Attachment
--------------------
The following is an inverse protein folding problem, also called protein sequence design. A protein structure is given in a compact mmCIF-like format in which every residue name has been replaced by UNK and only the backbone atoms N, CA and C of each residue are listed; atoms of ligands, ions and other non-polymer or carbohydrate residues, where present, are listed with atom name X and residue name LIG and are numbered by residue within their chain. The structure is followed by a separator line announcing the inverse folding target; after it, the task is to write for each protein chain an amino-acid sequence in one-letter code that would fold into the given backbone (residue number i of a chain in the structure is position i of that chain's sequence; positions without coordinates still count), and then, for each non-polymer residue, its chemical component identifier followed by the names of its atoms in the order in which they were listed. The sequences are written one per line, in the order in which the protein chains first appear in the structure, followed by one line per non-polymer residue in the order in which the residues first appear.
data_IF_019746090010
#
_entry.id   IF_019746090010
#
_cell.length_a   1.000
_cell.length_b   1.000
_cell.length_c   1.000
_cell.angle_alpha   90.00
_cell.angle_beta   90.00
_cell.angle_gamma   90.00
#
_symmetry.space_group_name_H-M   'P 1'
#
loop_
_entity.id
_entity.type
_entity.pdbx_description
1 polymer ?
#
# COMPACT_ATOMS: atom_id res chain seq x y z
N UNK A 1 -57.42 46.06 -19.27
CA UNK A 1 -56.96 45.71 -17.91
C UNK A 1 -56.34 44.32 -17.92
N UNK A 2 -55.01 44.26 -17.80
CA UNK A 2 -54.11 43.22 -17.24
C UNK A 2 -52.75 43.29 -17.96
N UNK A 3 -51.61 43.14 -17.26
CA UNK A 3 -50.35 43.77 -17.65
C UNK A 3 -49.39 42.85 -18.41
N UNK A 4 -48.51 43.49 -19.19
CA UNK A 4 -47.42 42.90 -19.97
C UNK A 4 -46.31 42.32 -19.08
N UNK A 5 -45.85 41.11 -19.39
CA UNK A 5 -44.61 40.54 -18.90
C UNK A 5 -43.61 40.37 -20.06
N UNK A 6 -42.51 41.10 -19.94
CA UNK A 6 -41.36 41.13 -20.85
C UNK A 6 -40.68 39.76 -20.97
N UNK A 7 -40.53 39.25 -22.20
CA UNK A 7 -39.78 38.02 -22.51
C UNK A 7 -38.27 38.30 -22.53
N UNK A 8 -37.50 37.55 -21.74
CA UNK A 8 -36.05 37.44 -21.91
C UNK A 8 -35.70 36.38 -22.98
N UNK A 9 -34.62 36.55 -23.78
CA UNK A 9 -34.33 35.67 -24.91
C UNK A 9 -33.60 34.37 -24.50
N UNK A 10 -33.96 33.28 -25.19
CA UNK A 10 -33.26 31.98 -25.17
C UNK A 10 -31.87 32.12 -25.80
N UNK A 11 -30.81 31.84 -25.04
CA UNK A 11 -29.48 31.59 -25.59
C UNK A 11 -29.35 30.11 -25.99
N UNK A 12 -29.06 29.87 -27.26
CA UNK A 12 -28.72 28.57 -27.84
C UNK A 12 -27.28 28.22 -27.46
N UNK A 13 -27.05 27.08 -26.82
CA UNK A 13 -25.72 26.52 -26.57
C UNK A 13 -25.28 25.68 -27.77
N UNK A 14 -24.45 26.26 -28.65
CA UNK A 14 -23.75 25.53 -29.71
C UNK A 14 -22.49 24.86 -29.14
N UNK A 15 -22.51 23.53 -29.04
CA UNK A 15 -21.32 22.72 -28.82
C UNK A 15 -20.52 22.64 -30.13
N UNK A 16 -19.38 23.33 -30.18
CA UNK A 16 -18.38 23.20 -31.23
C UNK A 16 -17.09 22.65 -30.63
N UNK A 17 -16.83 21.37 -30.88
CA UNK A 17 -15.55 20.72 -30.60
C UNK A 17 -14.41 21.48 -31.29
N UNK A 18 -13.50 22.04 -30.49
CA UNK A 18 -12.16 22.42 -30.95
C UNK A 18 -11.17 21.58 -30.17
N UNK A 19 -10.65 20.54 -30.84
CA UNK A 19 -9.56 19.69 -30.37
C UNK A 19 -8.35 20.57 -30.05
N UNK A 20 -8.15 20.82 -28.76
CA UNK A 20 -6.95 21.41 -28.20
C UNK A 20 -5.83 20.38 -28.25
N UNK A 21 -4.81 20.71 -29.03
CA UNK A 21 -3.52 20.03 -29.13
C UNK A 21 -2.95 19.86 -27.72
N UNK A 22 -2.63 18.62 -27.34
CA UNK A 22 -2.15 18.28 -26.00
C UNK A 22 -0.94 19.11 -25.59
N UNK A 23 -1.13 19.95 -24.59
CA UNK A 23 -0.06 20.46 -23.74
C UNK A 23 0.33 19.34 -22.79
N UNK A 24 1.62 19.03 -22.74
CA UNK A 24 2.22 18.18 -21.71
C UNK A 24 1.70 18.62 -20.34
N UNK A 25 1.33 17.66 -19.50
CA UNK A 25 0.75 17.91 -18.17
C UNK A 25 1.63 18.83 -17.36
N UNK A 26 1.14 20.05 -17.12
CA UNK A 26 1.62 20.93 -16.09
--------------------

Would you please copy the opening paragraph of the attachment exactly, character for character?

The following is an inverse protein folding problem, also called protein sequence design. A protein structure is given in a compact mmCIF-like format in which every residue name has been replaced by UNK and only the backbone atoms N, CA and C of each residue are listed; atoms of ligands, ions and other non-polymer or carbohydrate residues, where present, are listed with atom name X and residue name LIG and are numbered by residue within their chain. The structure is followed by a separator line announcing the inverse folding target; after it, the task is to write for each protein chain an amino-acid sequence in one-letter code that would fold into the given backbone (residue number i of a chain in the structure is position i of that chain's sequence; positions without coordinates still count), and then, for each non-polymer residue, its chemical component identifier followed by the names of its atoms in the order in which they were listed. The sequences are written one per line, in the order in which the protein chains first appear in the structure, followed by one line per non-polymer residue in the order in which the residues first appear.